Investing with a conscience is not just for the green-minded anymore. It may seem difficult at first, but there really isn’t anything too complicated about establishing yourself as either an ethical investor. So, as the range of investment options categorised as ‘socially responsible’ continues to grow, investors would be well advised to follow some simple steps to establish their environmental credentials.
Green or greenwashed?
The latest data from the UK Investment Association shows that two out of every three pounds invested in retail funds in September went into responsible investment funds. The potential for further growth is highlighted by the fact that such funds only represent 5.5% of total funds under management.
A recent survey of financial advisers by the Association of Investment Companies (AIC) found that 89% expected demand for ESG investments to increase over the next 12 months.
Don’t assume anything
It’s not always clear what makes an investment sustainable and this can be a challenge for both the advisor and their clients. Advisors surveyed by AIC admitted that they were uncertain about ESG terminology while even those who described themselves as knowledgeable had some difficulty understanding how metrics might measure funds’ sustainability credentials.
Ask difficult questions
If you decide to invest without the assistance of a financial adviser, the first stage in establishing the environmental credentials of an investment opportunity is to look at where the fund invests and the fund managers’ voting policies. One of the best sources of such information is Fund EcoMarket.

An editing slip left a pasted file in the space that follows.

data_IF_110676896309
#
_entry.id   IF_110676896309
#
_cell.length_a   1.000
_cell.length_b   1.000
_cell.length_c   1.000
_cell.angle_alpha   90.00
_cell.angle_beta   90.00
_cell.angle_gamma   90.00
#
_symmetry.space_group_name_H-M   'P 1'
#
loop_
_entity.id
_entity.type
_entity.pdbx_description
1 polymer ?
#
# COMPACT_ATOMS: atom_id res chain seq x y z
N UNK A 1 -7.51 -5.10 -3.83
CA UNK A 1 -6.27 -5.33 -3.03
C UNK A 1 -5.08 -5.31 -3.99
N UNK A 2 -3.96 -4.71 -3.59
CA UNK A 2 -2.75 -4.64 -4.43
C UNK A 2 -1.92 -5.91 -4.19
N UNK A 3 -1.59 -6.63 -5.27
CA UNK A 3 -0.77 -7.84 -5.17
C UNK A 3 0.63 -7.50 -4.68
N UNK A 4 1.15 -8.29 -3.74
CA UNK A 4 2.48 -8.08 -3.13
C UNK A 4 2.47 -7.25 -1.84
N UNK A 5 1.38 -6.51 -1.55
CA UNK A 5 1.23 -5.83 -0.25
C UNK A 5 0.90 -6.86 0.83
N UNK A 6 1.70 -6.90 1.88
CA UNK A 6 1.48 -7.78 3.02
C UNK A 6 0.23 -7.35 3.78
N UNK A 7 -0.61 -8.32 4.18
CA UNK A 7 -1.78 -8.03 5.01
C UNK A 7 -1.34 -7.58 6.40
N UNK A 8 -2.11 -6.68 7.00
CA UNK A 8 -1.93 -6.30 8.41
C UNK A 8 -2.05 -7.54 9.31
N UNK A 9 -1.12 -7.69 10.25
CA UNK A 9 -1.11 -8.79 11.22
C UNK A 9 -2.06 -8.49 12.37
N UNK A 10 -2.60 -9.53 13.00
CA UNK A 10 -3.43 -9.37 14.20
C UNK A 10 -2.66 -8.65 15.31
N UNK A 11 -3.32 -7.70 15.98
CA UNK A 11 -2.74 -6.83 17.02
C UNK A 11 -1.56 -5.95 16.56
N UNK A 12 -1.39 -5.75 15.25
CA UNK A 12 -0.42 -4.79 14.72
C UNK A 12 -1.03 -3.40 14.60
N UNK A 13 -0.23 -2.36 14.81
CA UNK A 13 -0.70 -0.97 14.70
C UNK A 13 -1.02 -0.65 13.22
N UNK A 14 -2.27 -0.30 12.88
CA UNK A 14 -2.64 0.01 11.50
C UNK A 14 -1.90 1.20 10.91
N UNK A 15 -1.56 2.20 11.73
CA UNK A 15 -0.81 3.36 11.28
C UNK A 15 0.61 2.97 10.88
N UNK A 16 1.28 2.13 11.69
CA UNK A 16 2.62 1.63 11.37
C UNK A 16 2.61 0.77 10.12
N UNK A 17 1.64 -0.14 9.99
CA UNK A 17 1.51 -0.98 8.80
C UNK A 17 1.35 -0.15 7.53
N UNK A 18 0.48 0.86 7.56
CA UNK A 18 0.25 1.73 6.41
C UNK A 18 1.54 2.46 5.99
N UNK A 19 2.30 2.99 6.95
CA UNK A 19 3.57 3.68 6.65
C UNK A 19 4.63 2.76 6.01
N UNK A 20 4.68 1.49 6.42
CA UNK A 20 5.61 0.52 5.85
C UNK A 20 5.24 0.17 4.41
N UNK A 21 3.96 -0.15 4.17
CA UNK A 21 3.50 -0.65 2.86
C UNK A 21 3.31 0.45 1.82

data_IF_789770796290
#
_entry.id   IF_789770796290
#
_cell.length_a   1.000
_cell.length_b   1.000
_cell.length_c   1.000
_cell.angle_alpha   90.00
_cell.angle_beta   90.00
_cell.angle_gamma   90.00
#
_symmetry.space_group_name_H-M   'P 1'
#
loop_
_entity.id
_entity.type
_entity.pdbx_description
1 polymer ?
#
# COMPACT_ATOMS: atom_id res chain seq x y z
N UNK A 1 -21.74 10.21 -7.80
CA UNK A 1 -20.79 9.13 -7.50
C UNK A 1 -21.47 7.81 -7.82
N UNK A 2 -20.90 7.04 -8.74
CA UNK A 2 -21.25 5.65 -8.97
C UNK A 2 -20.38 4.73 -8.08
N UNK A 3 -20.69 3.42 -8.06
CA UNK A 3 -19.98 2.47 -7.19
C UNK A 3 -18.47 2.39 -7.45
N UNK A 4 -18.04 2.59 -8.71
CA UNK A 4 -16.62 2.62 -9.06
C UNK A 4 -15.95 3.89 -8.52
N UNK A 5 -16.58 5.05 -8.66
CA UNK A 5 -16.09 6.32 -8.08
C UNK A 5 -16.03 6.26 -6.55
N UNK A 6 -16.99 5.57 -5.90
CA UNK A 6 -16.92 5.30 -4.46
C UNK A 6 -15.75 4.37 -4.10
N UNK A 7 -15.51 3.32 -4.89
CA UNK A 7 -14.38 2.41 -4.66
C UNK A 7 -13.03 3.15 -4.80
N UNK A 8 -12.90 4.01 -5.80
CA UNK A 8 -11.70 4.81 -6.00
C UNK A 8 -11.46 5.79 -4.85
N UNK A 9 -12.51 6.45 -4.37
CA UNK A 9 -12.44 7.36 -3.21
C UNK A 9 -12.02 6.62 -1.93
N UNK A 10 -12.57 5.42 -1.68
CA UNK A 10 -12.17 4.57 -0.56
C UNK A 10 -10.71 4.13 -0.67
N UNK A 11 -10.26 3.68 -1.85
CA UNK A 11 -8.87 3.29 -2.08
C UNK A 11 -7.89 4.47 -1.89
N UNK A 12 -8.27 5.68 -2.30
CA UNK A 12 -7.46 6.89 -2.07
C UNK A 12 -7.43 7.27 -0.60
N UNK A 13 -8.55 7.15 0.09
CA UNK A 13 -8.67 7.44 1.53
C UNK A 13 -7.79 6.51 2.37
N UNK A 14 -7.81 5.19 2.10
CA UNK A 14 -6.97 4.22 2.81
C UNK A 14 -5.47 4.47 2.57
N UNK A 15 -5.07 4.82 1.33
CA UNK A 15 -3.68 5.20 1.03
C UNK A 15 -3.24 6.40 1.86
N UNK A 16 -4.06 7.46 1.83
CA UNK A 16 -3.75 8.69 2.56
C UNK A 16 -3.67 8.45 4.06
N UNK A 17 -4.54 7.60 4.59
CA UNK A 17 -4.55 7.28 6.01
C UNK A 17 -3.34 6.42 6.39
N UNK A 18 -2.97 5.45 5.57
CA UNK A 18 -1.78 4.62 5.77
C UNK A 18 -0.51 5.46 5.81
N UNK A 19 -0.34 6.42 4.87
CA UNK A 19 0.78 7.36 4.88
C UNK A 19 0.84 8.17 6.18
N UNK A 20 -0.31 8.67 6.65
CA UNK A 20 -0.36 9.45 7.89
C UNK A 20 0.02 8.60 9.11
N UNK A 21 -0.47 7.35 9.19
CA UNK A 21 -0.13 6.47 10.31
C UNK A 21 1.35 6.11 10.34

Getting ‘under the hood’ of ESG funds is critical as some funds marketed as sustainable are not as sustainable as they appear to be cautions UKSIF chief executive, James Alexander. The FCA is increasingly looking at this area, through its proposed sustainable investing labelling regime.
Compromise isn’t necessary
The idea that investors have to accept lower returns when only making investments that align with their environmental principles has been debunked. In fact, there is a case to be made for the view that overlooking environmental considerations would be more likely to prove costly to investors.
According to Alexander, various studies have shown that companies which take into account — and address — ESG issues will actually create greater value in the long run while those investments not aligning with environmental principles are likely to deliver lower returns as policymakers reform subsidies and regulations impacting these companies (creating issues with ‘stranded assets’ as a result of policy interventions).
- Take time to investigate the policies and objectives of ESG investment opportunities
- Work out what you want your investment to ‘do’ in terms of environmental or social impact
- Don’t accept any suggestion that responsible investing means compromising on returns
- Watch out for new regulations designed to help investors make more informed decisions
Disclaimer: This is not financial advice, simply a financial opinion
Join the newsletter
Get the latest insights and updates from ARQ.